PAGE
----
If I have one complaint about Axe’s departure from what Dollar Bill refers to as “the field of battle,” it’s that the character’s long-delayed romance with Wendy never really materialized. No steamy assignations in exotic locales, no drama from growing pains as their relationship matures, no examination of how Wendy and Chuck navigate the new normal — hell, not even so much as a kiss goodbye!
“If we can’t finish it,” Bobby says as he and Wendy bid adieu, “we can’t start it.” Too bad for them, and too bad for us.
But this, of course, is subsumed by a greater loss: that of the steely presence of Damian Lewis. It is frankly amazing how well he and Paul Giamatti served as opposite poles on the show. Giamatti’s Rhoades is verbose and blustery, displaying a lawyer’s way with words and a to-the-manor-born respect for the rules, even when he himself breaks them. Lewis’s Axelrod, by contrast, had a clipped, clenched-jaw cadence in his speech; the precision of his voice, the shark-like cool and speed of his body language, every bit of it was in service to creating a character for whom “move fast and break things” was the byword.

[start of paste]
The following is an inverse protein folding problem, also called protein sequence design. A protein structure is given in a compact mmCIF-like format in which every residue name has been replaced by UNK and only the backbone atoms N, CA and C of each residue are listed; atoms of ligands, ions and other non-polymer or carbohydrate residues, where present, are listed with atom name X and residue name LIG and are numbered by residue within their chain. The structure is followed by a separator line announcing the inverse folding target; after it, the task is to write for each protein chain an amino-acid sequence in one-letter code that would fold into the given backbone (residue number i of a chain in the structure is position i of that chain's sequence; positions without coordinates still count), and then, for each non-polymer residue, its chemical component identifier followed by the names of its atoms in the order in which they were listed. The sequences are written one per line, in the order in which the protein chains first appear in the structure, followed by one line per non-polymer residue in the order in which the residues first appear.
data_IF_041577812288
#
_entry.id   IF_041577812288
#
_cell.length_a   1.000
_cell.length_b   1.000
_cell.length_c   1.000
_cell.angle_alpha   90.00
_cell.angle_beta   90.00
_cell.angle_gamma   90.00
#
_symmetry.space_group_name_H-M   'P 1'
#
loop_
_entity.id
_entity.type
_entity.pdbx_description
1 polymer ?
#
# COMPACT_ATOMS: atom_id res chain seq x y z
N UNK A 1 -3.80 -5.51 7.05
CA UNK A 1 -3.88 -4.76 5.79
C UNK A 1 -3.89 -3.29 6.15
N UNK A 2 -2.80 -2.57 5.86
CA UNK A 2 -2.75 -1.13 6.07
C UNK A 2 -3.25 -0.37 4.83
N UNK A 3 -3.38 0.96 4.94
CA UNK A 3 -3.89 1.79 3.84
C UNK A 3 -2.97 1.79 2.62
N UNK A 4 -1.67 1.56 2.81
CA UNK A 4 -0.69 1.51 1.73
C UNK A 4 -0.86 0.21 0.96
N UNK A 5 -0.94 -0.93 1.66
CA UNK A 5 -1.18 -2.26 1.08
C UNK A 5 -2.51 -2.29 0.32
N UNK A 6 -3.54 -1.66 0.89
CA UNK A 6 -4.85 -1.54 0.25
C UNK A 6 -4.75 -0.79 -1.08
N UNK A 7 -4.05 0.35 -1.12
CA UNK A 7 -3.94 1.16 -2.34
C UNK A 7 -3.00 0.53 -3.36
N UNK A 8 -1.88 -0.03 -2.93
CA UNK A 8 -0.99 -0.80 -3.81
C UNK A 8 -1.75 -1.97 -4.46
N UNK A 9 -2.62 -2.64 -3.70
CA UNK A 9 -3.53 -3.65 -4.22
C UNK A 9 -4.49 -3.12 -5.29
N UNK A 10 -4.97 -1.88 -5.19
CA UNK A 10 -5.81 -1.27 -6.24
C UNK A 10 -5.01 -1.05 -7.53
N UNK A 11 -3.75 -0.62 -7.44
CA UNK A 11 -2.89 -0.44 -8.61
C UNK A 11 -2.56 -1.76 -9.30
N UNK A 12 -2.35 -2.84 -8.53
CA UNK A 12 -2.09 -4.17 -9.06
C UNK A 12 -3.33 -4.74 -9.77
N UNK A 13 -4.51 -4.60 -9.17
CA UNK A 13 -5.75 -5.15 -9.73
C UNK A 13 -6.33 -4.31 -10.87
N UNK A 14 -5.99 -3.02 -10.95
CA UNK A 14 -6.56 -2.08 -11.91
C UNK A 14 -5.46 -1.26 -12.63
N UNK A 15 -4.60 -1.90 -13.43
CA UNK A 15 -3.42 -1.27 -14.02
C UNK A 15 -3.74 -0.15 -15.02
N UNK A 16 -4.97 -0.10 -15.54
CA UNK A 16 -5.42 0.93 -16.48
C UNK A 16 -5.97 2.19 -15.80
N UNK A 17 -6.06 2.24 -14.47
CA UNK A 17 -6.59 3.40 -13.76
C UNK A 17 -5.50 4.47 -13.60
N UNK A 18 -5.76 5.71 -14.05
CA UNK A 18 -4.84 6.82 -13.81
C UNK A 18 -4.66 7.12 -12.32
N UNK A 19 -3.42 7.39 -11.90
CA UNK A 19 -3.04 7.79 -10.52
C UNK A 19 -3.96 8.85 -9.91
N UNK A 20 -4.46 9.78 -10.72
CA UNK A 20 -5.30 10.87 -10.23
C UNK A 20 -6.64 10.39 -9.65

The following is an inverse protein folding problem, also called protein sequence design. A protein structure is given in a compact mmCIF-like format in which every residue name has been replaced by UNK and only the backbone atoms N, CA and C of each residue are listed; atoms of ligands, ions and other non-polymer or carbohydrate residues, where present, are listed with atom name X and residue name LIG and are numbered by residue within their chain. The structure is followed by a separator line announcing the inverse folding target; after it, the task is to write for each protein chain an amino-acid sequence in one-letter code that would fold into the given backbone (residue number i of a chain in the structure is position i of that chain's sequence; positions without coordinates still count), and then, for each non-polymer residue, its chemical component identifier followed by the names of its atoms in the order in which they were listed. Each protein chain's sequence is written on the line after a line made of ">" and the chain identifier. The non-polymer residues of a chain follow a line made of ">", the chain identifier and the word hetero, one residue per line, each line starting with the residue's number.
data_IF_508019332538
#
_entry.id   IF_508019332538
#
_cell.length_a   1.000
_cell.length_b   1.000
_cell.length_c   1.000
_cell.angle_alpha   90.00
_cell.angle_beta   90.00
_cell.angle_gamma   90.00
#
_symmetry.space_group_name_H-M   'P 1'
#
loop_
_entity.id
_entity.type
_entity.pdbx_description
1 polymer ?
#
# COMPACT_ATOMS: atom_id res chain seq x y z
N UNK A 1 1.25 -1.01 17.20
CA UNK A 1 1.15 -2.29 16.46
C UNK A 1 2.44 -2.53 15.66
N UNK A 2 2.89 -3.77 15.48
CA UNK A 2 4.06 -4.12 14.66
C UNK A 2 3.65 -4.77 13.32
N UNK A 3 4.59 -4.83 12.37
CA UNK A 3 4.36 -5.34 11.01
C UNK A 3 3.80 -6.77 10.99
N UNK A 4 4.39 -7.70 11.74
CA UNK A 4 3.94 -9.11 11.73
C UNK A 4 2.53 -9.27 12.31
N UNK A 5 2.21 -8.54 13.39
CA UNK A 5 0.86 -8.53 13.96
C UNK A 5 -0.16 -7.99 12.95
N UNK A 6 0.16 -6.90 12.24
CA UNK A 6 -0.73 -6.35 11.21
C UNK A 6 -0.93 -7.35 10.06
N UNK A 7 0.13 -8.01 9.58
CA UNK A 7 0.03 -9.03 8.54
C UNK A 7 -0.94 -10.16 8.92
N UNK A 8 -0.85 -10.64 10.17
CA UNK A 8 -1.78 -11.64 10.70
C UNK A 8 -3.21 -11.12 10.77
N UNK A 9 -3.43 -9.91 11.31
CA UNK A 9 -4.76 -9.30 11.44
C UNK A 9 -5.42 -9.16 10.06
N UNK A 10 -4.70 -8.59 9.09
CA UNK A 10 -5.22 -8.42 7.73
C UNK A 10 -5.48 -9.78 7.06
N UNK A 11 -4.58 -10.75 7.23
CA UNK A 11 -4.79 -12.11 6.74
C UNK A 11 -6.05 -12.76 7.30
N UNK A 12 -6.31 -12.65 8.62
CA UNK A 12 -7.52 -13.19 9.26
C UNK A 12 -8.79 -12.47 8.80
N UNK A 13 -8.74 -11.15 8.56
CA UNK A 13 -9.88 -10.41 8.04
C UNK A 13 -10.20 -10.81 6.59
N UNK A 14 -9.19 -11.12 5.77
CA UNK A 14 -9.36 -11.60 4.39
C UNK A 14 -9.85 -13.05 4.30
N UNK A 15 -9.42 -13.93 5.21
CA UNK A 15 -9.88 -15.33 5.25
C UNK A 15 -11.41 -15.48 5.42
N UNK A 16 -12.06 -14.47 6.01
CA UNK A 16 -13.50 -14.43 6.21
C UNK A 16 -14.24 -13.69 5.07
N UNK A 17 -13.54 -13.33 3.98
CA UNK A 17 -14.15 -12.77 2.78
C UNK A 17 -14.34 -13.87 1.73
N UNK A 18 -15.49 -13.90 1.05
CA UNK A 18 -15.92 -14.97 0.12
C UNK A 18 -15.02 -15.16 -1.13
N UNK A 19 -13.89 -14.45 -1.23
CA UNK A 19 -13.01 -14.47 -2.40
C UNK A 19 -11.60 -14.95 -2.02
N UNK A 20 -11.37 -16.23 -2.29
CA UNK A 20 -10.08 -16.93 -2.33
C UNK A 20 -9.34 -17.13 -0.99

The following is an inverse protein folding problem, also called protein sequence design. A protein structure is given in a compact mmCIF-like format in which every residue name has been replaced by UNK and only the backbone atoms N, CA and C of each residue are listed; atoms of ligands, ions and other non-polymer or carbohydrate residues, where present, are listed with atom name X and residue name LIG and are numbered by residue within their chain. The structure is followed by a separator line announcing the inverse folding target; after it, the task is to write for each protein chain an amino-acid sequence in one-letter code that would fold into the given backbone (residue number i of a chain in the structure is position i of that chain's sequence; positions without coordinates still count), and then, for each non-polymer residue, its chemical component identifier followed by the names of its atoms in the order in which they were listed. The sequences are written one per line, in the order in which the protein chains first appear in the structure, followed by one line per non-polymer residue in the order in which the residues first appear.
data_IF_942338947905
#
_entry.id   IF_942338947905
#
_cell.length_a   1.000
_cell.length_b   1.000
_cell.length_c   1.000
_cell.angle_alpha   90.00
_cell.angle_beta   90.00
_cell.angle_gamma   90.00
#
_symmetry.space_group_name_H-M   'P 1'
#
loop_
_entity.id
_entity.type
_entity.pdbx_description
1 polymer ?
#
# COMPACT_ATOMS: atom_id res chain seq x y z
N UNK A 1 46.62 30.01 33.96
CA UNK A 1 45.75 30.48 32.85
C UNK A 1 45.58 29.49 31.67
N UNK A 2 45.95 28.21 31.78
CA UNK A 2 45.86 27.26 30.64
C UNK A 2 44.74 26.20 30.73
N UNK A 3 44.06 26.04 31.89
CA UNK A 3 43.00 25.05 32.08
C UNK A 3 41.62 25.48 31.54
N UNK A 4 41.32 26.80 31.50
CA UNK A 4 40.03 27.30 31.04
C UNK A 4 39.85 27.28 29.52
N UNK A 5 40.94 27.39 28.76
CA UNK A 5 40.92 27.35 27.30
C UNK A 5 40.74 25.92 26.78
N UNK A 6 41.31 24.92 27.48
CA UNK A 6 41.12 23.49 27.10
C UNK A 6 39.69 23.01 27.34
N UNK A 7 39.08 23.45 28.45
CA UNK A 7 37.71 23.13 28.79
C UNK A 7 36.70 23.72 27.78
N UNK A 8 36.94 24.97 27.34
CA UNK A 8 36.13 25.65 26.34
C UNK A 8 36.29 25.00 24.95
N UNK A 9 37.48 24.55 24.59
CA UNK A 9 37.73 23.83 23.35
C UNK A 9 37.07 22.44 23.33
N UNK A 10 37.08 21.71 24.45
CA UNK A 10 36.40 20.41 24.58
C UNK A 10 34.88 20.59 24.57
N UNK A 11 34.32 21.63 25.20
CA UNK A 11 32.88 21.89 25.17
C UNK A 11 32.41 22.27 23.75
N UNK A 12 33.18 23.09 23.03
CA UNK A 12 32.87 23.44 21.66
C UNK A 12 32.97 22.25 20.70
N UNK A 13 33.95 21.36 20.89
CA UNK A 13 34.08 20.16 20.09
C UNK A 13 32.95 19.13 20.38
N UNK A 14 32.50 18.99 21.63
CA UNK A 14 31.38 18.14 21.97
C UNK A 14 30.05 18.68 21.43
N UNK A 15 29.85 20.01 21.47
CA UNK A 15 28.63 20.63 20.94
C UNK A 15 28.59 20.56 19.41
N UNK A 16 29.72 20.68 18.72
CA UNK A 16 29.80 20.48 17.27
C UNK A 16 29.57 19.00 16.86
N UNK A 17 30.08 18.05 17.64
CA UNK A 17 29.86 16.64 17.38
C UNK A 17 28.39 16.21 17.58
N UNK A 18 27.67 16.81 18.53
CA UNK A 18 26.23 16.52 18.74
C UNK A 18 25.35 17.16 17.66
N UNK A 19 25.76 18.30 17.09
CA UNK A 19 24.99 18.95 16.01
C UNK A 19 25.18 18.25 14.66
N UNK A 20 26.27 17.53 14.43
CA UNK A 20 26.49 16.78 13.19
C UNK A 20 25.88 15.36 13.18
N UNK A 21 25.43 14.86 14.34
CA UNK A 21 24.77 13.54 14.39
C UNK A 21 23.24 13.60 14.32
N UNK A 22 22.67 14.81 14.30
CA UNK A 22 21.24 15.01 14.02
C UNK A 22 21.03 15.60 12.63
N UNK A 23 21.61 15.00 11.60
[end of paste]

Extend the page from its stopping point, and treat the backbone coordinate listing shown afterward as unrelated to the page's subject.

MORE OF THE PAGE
Corey Stoll’s comparatively laid-back Mike Prince will be a major departure as Chuck’s next antagonist; it’s impossible to imagine Axe standing still for three minutes while Chuck cooks him an omelet. That’s a testament to Lewis’s work. The real cliffhanger for Season 6 is simply how “Billions” will fill its Axe-shaped void.
I don’t know about you, but when those workers chiseled the words “Axe Cap” from the office walls — a change not even the firm’s switch-over into Axe Bank occasioned — it really did feel like the changing of the guard.
In addition to all the storytelling and acting ramifications described above, am I the only one who thinks Bobby’s flight from the law speaks poorly to his parenting? Obviously his kids still have their mother, Lara, to look after them. (The actress Malin Akerman departed the show long ago, but her character is still out there.) But I find myself thinking of the sequence earlier this season when he bullied his son Gordie’s headmaster into calling off the kid’s expulsion, then delivered a fiery “greed is good” speech to the assembled student body. What kind of message does this send, I wonder?